Posts Tagged: graphic novels
These days there are so many screens showing superheroes one can almost forget that they came from comics. Ta-Nehisi Coates talks to Vulture about storytelling, representation, and the places where movies fall short:
We’re talking about something that’s so surreal it’s just not possible within the world as we know it.
The Marvel universe is about to get a much-needed dose of perspective when G. Willow Wilson’s all-female team of Avengers arrives this May. NPR talked to Wilson about gender, identity, and ladies who draw:
If we’re going to have an all-female team, let’s really push the envelope and talk about what gender means… Can you choose to be human?
On August 18, hip-hop and comic book nerds alike convened to celebrate the release of Volume 2 of Ed Piskor’s The Hip-Hop Family Tree, a history of the genre in graphic novel-form. In the Daily Beast, Daniel Genis explains how the competing personae and one-upsmanship among rappers translate so easily to a medium that often depicts superhero fights....more
Often times readers dismiss graphic novels as too unrealistic to posses literary merit. That would be a mistake, argues Stefan A. Slater at The Airship, because reality isn’t inherently part of good story telling. Plenty of other fictional forms flaunt the rules of the naturalistic universe while retaining literary value, and graphic novels often contain strong narratives confronting contemporary issues:
A good story is meant to transport.
This year’s annual Banned Books Week—a celebration of books that have been banned—will target graphic novels, those picture-filled narratives better known as comic books. And that’s exactly why Banned Books Week is taking a special interest in comics this year, as Comic Book Legal Defense Fund executive director Charles Brownstein explained to Library Journal:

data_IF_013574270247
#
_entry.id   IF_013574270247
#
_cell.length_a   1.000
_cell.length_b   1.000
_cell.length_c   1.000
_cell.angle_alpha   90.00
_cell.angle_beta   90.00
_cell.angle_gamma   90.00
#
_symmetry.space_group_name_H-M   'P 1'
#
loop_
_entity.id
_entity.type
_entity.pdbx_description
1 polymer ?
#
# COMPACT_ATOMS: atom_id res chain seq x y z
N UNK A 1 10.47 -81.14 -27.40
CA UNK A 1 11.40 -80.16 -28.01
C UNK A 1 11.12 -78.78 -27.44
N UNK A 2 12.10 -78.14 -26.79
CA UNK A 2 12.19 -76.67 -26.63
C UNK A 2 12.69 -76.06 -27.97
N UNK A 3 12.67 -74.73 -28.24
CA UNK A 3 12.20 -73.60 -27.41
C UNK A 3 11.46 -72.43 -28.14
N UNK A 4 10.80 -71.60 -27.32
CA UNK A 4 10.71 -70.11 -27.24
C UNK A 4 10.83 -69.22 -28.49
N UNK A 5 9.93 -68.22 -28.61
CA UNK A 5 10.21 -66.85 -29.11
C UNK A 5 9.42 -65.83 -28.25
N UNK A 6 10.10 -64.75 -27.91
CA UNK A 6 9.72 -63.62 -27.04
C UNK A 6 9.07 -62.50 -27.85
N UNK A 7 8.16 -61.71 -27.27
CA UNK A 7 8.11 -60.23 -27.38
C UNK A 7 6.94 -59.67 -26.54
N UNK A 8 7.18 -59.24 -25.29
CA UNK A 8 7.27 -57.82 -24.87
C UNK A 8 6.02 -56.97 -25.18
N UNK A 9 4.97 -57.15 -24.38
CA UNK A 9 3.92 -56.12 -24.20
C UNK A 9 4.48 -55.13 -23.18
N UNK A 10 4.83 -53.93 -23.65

For one thing, many people still see comic books as a low art form, and the free speech and expression of authors and artists has a similarly low value associated with it.
Former child star Wil Wheaton read twenty-one books last year, meeting his annual goal on GoodReads of twenty books. Then the Internet flogged him for having a goal of only twenty books, and because three of those books were graphic novels....more
Arguably, no other story has been made to express absolute black and absolute white as clearly as World War II. So how can an artist integrate the textures of grey that make a story truly poignant?
In an essay for The Millions, Charles-Adam Foster-Simard reviews an Art Spiegelman exhibit at the Vancouver Art Gallery called “CO-MIX: A Retrospective of Comics, Graphics and Scraps.”
It’s as good a reason as any to explore the medium of graphic novels and the difficulty of making art about the Holocaust, and Foster-Simard does so in a way that really illuminates Spiegelman’s impact on comics and literature....more
“I’m sure someone out there has a workable solution. But what do I know? I make comic books and write about jazz. I do know the difference between right and wrong, though.”...more
Today brought the release of Goliath by Tom Gauld (who was featured in our Spotlight Series this past fall). Boing Boing shares a seven-page excerpt from the Drawn & Quarterly graphic novel, lauded as a “tragic, darkly funny retelling of David and Goliath from Goliath’s perspective.”
(Via Maud Newton)...more
This weekend, Anthony Horton died in a fire in a New York subway tunnel. Horton, who had made a home in the tunnels, was the co-author of Pitch Black, a graphic novel “based on his life underground.” The New York Times reflects on his life and shares an excerpt of the novel, co-written by Youme Landowne....more
“If a comic can serve as the mediating mask of tragedy, that might help explain why graphic novels are proving so successful in depicting not only torture and war but illness, domestic conflict, even teenage trauma—anything hard to face in the raw....more
David Talbot, former editor-in-chief of Salon.com, came into Red Hill Books recently to drop off his latest creation, Devil Dog: The Amazing True Story Of The Man Who Saved America, one of the first installments in the Pulp History series — a series that will blow minds left and right now and in the coming months....more
“We live in an anxiety about language now, I think, that has created (a) boom, an Age of Euphemism, and I do think there’s something about the comic that can move through the lies and subvert the euphemism in what we as readers experience as victories for truth....more